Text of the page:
"The sea, once it casts its spell, holds one in
its net of wonder forever."—Jacques Cousteau

April 17, 2014

April 16 - Welaka, FL

Bryant's Wharf Public Dock

We decided to stay in Welaka another day. The cooler temperatures and wind today wouldn't have been much fun on Lake George. We will move on when the wind dies down. We spent a lazy day reading and surfing the web...and baking bread. I was doing a little reading about the manatees and thought I would share a few facts for those who haven't seen them before. We should see a lot more of them as we venture further up the St. John's River and into some of the springs in the area where they stay during the winter. 
This is a picture from the Internet. To give people a better idea of their size and what they look like.
  • Manatees are distant relatives of elephants. Both manatees and elephants have tough skin, bristle-like hair covering their entire body.
  • Manatees are herbivores, with a diet consisting mostly of sea grasses and freshwater vegetation.
  • Manatees only have molars, which are used to grind food. As they wear down and fall out, they are replaced with new teeth.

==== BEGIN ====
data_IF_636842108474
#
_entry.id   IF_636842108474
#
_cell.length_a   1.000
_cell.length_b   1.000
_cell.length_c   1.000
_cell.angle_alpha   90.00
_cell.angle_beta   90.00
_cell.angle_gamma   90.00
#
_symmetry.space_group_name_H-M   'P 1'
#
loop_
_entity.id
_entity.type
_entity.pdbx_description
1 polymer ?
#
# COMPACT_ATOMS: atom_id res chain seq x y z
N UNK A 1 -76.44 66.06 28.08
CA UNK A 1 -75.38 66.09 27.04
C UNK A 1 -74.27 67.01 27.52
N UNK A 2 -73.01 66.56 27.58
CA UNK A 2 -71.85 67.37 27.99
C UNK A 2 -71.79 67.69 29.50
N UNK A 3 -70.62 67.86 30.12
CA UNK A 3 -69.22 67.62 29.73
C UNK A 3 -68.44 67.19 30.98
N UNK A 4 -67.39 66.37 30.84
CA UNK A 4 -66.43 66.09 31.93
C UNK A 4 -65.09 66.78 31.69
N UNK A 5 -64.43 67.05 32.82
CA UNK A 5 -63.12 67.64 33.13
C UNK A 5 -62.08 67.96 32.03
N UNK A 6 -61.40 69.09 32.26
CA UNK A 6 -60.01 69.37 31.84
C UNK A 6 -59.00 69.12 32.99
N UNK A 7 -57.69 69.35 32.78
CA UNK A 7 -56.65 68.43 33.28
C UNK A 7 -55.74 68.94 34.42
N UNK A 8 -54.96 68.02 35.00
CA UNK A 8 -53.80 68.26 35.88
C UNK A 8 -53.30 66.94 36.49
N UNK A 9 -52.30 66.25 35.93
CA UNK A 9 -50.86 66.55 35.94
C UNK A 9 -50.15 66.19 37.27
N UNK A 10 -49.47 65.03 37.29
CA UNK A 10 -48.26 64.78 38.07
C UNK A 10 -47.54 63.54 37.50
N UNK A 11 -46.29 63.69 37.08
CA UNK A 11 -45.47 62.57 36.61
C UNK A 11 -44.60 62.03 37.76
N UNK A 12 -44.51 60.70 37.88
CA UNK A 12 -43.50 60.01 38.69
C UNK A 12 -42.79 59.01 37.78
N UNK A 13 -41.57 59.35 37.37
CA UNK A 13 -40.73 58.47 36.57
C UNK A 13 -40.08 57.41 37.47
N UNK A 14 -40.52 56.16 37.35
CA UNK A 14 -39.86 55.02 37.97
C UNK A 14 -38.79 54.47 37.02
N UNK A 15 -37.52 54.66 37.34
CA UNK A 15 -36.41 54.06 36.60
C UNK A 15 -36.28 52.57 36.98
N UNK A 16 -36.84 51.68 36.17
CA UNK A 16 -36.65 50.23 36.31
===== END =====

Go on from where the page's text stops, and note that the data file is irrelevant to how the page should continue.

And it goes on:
• Manatees can be found in the warm waters of shallow rivers, bays, estuaries and coastal waters and have no problem moving from fresh to salt water.  
  • Well known for their gentle, slow-moving nature, manatees have also been known to body surf or barrel roll when playing.
  • Manatees communicate by squealing under water to demonstrate fear, stress or excitement.
  • Manatees might not look like mermaids to us, but many years ago sailors mistook manatees for legendary mermaids.    
  • A mother manatee will carry her baby for about 12 months before it is born and they nurse underwater. The calf will stay close to the mother for one to two years. Females generally give birth to a single calf every two to five years.
  • Manatees are about 4-4.5 feet long when they are born and average 60-70 pounds. Full-grown manatees weigh between 800 to 1,200 pounds and reach 10 feet in length. They can grow to be as large as 3,500 pounds and 13 feet in length 
  • Manatees can hold their breath for approximately 20 minutes, however they regularly breathe every few minutes. A manatee's lungs are 2/3 the length of its body.
  • When manatees swim they create oval shaped ripples referred to as footprints. Making it easy to tell where they are.
  • Manatees are curious. They appear to seek out humans, but it is not a good idea to feed them or give them water.

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